There are several more conventional sources of tension within this novel, which combine to keep the pages turning. First, will this Titanic sink, given the new super-science which has gone into its construction? For those familiar with the story of that fateful journey, the use of dates for chapter titles is likely to manage that question with great accuracy. Second, are there spies present and will they succeed? Besides Carmilla, we are rapidly introduced to a dashing German naval officer and his manipulative uncle. They are drawn directly from the Big Book of Baddies and are surprisingly generic amongst such a cast of named characters. Third, and most important for the development of Lucy as a person, what will happen with Carmilla and Lucy’s affair?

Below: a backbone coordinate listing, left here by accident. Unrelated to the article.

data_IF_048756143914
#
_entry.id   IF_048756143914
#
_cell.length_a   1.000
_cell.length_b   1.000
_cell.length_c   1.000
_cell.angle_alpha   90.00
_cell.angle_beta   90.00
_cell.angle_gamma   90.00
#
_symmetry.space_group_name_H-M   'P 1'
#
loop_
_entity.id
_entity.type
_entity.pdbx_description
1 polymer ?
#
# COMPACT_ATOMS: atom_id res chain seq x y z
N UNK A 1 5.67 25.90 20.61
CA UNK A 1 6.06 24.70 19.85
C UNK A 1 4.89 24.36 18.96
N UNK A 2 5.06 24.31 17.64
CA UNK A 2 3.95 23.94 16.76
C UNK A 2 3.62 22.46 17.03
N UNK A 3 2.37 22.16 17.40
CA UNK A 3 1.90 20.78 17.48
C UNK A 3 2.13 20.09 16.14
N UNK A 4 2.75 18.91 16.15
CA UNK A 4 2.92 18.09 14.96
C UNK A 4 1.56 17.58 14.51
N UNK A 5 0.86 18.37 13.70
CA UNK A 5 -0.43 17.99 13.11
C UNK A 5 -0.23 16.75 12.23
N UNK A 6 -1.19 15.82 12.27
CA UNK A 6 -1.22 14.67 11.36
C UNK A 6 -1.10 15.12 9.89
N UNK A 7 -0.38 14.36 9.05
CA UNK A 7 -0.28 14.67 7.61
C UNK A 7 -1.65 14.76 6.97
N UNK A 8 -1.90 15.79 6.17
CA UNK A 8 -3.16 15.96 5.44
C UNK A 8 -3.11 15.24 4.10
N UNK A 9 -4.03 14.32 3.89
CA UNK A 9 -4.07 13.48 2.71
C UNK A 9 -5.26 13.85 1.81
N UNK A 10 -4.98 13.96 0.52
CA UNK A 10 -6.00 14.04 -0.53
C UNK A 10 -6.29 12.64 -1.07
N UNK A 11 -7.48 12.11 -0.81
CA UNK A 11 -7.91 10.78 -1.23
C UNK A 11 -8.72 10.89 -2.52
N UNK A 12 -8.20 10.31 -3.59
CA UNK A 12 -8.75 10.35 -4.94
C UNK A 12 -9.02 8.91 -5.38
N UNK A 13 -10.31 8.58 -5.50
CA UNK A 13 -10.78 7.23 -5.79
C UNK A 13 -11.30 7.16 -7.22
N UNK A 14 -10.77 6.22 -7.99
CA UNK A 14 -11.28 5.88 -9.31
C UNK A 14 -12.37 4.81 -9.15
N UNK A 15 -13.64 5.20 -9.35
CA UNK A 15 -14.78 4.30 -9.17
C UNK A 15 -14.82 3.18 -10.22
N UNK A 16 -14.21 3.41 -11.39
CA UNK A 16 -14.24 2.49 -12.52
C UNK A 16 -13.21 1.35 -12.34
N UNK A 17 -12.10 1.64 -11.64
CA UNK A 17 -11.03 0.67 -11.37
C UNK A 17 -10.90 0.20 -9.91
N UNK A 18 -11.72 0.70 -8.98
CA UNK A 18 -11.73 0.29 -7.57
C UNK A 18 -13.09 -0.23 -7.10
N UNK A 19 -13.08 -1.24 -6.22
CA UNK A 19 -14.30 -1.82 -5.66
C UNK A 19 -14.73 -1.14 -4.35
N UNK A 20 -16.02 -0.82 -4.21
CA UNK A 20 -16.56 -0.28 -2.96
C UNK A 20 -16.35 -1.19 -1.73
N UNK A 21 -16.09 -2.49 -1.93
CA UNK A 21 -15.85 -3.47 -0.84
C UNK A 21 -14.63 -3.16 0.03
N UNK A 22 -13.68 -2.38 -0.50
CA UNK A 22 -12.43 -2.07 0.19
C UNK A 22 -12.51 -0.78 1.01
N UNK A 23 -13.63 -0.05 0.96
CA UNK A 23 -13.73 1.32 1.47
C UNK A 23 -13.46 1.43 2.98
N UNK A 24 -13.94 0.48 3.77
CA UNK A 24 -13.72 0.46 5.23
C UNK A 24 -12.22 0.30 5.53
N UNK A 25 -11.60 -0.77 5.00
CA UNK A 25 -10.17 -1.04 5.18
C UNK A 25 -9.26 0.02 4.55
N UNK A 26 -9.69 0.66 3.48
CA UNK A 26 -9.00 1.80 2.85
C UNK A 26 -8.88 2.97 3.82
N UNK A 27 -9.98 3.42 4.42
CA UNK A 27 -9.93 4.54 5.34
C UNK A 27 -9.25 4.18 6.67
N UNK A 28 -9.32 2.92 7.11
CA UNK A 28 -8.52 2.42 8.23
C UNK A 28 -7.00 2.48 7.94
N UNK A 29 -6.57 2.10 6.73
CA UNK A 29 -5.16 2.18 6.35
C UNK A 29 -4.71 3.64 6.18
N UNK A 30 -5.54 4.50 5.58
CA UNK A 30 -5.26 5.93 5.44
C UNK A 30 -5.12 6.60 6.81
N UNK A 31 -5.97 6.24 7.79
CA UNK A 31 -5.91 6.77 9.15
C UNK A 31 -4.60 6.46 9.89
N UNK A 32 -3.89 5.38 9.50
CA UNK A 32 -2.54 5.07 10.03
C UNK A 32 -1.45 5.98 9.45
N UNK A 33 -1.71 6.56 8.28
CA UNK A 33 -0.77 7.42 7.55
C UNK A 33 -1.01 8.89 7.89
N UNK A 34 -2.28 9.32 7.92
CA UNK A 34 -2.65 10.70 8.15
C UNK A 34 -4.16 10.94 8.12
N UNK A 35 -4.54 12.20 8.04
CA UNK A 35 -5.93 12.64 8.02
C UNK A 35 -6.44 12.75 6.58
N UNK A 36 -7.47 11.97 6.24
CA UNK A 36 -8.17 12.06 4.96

This is a lot to be getting on with. Lucy, however, anchors the story as very much the first-person protagonist, and she makes it clear that this is her “first solo mission.” She is neither quite ignorant nor innocent, but initially offers views which one might expect for someone of her time, age, class, and gender. And yet, a mere few pages in, she immediately accepts that her attraction for Carmilla is the real thing, and that her intimacy with a school friend was not a mere girlish exploration. Other aspects of her Edwardian upbringing stick rather longer. Her loyalty to the British Empire remains throughout the novel, meaning she must find some way to believe that Carmilla is not an agent of a foreign power. This in turn, though, leads her to discover that her actions as a killer of monsters may not be as clean and pure as she thought. What if those fully vampiric in nature have as much self as she does? Perhaps they, as much as she, deserve to be judged for their actions rather than simply for their nature.